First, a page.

Windshield, I mean
Something kept sounding wrong about that last title. I muttered it over and over again, windowshield? Windowshield? We were in the car driving to my house from his apartment late last Friday night when my boyfriend remarked on the lovely windshield of my new Honda Fit. “Yes, it does have a great windowshield,” I said without thinking. “Wait,” he said. “Is that what it’s called?” Windowshield, windowshield, windowshield, we muttered together, and then we burst out laughing. Well, I have a lot of non-American readers, I told myself, cringing a little. Maybe it just seemed like one of those charming cultural things, like saying lorry instead of truck.
I kept expecting a comment teasing me for making such a dopey mistake, or at least asking (politely) what on earth I was talking about. But instead I got a bunch of the kindest comments I could imagine.
Listen, I started this website for totally selfish reasons. It was a great place to snivel about my divorce, both because it felt good to snivel and because I thought sniveling in an organized fashion (as opposed to a wholly circular fashion, over and over again all night long in my head or to my long-suffering friends) might help me snap out of my grief. But it didn’t take very long for the whole enterprise to go straight to my head. After only a few comments thanking me for sniveling, I decided I wasn’t sniveling at all. Instead, I was doing something totally necessary, helping guide poor sad readers through the horror of divorce. I couldn’t ever stop blogging! People needed me! This lasted for years, during which I felt alternately smug and vital (when I posted) and guilty (when I didn’t). And then, recently, the whole thing flipped again.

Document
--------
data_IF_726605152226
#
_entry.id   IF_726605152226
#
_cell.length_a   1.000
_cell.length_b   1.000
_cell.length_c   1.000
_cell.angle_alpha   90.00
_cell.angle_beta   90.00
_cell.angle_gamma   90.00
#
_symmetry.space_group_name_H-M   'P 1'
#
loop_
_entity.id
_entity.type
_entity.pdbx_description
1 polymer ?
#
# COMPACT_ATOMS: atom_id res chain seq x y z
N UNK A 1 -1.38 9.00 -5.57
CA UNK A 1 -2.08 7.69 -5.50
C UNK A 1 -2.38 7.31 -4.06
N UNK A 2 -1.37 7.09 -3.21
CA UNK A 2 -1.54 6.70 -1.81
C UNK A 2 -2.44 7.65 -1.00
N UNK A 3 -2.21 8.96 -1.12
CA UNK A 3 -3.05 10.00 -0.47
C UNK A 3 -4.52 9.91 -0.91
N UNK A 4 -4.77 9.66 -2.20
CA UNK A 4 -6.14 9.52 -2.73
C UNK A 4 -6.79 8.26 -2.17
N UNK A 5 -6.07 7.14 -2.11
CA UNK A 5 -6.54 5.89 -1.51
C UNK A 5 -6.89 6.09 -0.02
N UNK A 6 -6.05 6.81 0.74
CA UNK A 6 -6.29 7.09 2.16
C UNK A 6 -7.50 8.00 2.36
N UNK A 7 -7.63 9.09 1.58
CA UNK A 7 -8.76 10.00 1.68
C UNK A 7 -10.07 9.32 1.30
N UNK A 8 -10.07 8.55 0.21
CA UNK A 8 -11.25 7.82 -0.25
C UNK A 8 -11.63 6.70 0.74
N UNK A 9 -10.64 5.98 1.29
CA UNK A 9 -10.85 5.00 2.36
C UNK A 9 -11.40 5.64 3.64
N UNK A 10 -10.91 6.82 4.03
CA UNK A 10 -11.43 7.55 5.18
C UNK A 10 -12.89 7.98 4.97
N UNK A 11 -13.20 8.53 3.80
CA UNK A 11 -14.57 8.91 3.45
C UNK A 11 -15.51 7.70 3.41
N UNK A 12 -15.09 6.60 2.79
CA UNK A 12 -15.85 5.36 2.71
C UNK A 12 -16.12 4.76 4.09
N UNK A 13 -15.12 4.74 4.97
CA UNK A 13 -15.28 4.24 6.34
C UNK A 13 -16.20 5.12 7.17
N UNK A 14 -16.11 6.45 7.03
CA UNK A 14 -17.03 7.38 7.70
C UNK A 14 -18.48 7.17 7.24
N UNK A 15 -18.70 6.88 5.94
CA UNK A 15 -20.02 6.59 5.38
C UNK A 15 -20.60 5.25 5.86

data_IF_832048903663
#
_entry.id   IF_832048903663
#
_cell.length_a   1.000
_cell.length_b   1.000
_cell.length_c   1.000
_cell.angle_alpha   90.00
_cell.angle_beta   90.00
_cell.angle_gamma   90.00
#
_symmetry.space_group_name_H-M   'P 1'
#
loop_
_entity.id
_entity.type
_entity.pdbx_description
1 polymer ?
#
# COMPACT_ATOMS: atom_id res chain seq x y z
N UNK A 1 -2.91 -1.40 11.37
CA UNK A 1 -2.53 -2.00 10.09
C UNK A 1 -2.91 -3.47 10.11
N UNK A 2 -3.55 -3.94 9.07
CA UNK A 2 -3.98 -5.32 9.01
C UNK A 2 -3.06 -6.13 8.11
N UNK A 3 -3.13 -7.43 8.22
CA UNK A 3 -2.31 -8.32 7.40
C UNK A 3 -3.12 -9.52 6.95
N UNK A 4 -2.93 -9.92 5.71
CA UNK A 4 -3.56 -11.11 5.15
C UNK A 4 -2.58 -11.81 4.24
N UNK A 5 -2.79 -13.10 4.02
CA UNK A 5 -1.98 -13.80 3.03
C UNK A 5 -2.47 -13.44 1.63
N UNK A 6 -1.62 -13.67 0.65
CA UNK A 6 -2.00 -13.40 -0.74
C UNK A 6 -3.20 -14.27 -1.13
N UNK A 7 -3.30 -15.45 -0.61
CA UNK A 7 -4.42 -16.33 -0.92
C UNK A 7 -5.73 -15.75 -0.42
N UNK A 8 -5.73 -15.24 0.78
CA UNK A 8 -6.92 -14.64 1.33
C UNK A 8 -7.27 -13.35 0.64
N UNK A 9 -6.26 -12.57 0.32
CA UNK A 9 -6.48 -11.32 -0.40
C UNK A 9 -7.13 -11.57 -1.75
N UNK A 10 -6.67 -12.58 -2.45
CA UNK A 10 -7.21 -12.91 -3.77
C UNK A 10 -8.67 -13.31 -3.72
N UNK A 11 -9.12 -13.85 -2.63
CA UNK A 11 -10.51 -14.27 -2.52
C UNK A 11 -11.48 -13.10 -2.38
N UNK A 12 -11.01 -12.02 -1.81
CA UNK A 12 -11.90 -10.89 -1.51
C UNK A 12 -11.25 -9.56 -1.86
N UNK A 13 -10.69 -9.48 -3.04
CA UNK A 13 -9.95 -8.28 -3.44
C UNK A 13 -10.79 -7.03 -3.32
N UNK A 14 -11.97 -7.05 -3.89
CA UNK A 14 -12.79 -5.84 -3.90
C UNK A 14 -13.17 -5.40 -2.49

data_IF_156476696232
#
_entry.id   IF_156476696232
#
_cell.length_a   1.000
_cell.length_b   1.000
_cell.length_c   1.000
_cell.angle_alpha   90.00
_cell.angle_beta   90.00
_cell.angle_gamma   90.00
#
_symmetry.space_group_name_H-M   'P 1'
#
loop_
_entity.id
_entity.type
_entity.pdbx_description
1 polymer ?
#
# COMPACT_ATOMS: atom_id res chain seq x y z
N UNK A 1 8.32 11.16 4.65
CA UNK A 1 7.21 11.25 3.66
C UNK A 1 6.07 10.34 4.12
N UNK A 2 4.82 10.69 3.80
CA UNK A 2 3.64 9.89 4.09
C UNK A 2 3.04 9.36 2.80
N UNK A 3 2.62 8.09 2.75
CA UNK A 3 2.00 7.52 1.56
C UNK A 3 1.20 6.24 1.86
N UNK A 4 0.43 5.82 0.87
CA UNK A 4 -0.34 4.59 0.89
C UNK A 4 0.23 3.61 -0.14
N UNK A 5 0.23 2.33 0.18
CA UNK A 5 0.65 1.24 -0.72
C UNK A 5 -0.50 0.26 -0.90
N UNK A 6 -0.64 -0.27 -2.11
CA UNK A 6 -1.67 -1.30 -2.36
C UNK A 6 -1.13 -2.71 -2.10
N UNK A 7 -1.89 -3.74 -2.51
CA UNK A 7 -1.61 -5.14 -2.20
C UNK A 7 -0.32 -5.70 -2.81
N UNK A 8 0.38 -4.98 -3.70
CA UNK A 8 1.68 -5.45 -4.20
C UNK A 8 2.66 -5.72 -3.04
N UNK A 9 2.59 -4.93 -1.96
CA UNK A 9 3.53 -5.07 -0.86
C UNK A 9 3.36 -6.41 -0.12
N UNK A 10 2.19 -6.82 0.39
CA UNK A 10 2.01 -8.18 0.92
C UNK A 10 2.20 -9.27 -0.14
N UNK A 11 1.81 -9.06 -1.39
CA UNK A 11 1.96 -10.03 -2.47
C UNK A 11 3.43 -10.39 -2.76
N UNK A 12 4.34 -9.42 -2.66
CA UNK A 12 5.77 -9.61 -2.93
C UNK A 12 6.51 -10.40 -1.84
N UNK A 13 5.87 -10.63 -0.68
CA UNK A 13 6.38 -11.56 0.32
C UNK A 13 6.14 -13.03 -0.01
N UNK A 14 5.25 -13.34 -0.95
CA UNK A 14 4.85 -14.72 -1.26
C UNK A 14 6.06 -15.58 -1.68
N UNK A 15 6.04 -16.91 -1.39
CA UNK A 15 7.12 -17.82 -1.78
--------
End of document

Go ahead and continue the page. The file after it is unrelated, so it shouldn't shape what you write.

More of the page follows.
Now I’ve realized that I do, in fact, write this blog for totally selfish reasons. I write it so that I can go back and see what a mess I was when I started, and pat myself on the back for having come so far. I write it so that I can reread things I’ve written, because reading things one has finished writing is the most seductive pleasure I know. (I mistrust people who say they love writing. I don’t love writing. I do, however, love having written.) I write it because I have lots to say about my fascinating life, and I require a captive audience. I write it because no one is keeping track, and I can therefore start an entry and not wrap it up till months later, if I feel like it.